At the end of the 19th century, the houses of Galician villagers were much different from those in Denmark. The poorest lived in cottages of no more than 40 sq metres in size. The walls were made of barely hewed logs that formed the framework of the building, plastered with a mixture of clay and chopped straw and painted with whiting indoors and on the outside.
Sometimes the external walls were painted blue with a touch of ultramarine. The roof was covered with hand chipped pine planks or thatched with rye straw. The building consisted of a residential part with a stove, a food storage part next to it and a part for animals, usually a cow or a few sheep. In some houses there was no separate part for animals, so in wintertime cows and sheep were kept in the residential part. Windows in such buildings were very small due to the high cost of glass and the need to prevent heat loss. The building was heated by a huge clay stove, on which the elders and children would sleep. Older children slept in the barn, if the family could afford one. The houses had no chimney, which meant that smoke from the fireplace slowly rose to the ceiling and then to the attic through an opening in the ceiling. One does not need to add that the houses were dark and smelled of manure and smoke. Floors were threshing floors made of clay. Richer peasants lived in larger houses divided into living quarters and a part for livestock.
At the end of the 19th century, a ”culinary revolution” took place in Galicia, with potatoes and cabbage becoming essential foodstuffs, with various groats and peas losing on importance. Those who could afford it ate potatoes three times a day. For breakfast potatoes were served with bacon, on Wednesdays and Saturdays with butter. In wintertime people ate sour rye soup with potatoes. For work in the field people would take lunches composed of bread with butter or bacon. For dinner they ate cabbage with potatoes and milk. Potatoes were sometimes replaced with groats or peas. During field work, people ate an additional meal before dinner, consisting of a large slice of bread with bacon, butter or curd. The final meal of the day included potatoes with sour milk, buttermilk or wodzianka, i.e. water boiled with onions. Meals were eaten with wooden spoons from a single clay bowl placed in the centre of the bench. The whole family would sit around the bench on small wooden stools. They would drink milk or onion soup with pepper from separate bowls. Meat, usually pork, was served very rarely, only during religious holidays. Rabbits were served every second Sunday in more affluent households. For wintertime, the houses were stocked with lamb and pork meat in the form of a fatty addition to meals – the meat was minced together with bacon and cured. The poorer villagers would kill one pig between three or four of them. A villager in Galicia – a wageworker – would usually save all the bread received for lunch and the afternoon snack to take as much of it home as possible. The poor could not afford to bake their own bread. In poor families bread was a treat for children. The basic food for the poor consisted of plain potatoes served three times a day. The poorest, known as “komornicy”, could only afford to butter their potatoes from time to time with fat they bought in a village store. One should add that the poorest never had enough to eat and often endured hunger.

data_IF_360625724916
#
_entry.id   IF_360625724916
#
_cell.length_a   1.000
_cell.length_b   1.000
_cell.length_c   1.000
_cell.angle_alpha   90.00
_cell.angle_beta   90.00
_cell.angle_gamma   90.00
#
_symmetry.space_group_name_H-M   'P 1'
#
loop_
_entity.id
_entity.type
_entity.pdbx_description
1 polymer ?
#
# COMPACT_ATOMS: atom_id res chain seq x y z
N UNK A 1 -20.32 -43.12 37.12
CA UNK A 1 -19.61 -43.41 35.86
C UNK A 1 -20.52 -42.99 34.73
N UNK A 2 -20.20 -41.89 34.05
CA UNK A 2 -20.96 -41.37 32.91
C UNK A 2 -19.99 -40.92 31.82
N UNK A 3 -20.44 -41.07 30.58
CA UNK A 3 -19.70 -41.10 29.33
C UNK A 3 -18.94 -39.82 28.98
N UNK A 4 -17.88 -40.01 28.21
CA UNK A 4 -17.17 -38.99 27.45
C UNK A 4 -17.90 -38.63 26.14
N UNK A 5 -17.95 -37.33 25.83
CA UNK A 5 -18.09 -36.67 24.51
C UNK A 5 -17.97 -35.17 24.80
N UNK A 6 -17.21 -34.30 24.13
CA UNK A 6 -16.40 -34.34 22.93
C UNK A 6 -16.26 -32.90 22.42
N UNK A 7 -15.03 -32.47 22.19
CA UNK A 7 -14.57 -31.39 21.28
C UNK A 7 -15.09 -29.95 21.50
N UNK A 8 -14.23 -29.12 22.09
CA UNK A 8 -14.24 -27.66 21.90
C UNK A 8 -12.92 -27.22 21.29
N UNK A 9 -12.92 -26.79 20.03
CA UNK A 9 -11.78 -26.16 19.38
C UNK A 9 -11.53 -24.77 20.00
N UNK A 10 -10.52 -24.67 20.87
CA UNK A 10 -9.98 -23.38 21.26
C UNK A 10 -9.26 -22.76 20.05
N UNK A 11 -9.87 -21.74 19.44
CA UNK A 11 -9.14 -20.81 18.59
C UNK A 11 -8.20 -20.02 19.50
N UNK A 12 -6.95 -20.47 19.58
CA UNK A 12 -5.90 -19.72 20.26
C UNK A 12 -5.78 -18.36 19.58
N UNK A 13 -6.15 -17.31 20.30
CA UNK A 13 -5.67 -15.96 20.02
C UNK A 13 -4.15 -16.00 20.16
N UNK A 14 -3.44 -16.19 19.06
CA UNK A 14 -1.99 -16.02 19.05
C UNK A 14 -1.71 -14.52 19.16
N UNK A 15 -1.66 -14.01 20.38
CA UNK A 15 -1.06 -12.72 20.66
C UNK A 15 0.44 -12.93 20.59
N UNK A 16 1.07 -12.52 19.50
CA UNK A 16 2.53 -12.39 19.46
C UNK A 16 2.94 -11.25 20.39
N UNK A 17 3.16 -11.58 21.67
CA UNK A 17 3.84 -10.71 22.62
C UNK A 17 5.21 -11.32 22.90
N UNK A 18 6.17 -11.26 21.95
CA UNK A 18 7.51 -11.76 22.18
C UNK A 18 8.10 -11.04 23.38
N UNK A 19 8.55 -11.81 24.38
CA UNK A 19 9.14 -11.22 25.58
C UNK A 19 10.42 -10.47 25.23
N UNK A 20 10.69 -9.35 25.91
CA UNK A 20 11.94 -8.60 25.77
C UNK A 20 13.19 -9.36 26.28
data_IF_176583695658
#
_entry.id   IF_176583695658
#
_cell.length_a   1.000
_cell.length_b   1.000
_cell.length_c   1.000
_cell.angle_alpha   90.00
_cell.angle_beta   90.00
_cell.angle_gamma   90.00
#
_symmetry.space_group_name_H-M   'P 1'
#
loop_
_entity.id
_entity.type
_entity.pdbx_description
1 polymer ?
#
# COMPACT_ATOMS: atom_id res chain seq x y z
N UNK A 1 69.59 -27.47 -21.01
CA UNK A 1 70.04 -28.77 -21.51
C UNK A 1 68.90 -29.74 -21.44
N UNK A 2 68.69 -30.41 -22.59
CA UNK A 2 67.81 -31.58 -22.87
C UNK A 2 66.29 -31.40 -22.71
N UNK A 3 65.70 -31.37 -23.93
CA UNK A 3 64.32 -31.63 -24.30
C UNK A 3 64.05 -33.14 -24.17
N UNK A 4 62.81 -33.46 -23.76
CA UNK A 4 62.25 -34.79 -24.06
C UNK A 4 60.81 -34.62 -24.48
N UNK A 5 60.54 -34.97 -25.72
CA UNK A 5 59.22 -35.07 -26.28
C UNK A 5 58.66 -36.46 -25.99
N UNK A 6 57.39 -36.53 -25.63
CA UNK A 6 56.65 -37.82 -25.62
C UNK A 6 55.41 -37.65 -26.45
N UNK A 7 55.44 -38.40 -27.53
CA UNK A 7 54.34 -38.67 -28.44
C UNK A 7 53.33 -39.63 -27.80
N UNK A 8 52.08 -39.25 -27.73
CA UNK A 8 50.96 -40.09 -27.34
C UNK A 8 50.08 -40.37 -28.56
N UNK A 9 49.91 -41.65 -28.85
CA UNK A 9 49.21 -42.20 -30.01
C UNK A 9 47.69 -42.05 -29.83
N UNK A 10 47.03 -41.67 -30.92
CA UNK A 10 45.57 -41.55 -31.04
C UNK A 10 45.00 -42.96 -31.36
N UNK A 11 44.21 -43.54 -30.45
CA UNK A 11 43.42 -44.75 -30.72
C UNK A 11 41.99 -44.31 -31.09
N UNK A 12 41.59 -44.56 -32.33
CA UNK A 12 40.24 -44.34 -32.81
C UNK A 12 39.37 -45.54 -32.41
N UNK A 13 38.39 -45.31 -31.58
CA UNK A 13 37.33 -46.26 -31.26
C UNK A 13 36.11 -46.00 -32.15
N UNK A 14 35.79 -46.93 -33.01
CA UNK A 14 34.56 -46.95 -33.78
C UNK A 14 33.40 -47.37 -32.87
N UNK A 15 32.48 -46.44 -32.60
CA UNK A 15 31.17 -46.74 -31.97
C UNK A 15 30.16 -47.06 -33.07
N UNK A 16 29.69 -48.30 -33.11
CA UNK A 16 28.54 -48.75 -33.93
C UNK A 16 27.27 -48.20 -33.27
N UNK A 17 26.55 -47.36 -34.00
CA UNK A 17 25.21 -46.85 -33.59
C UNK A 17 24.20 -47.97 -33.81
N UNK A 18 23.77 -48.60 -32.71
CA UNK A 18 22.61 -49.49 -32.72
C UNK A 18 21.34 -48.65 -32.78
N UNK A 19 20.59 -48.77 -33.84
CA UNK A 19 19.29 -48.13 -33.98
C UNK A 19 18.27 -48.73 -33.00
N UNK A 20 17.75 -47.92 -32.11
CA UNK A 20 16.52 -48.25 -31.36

In the middle of the 19th century, the clothing of women in Galicia consisted of the products of Czech textile mills. Women would dress in skirts and cotton shirts made of the cheapest textiles, and cover their heads with scarves. For field work, they would wear aprons made of thick linen canvas. Undergarments were made of raw linen canvas and were also worn as summer clothes. They were later replaced with cotton shirts. Regardless of their affluence, in the summer women would walk barefoot, in the winter they would wear leather shoes. In the poorest families there were not enough shoes for the whole family so people would take turns to leave the house. Sunday’s best clothes of Polish seasonal workers from Galicia, admired by the Maribo locals in the late 19th and early 20th century, consisted of fine linen shirts with white embroidery on the collar, and colourful skirts. A better quality cotton blouse with embroidered collar and cuffs was worn over the shirt. A wool or linen apron with colourful patterns, worn on top of the skirt, topped the attire. A velvet corset, often decorated with colourful embroidery or sequins, was worn over the blouse. The head was covered with a white or colour scarf, the arms with a thick wool scarf and the feet were dressed in black Hungarian-style top boots or clogs with wooden soles and leather upper. Rich women from villages used to wear three strings of real red coral. This very expensive addition was the dream of every woman in the village. This was what the Polish seasonal workers would spend their hard-earned money on after returning home from Denmark. The men would wear underwear of raw canvas, thick woollen pants, sleeved vests, with embroidered woollen homespun coats worn on top. The Museum has one such coat in its collection. Just like the women, the peasants would walk barefoot in the summer and wear boots in the winter, while the poor would wear clogs.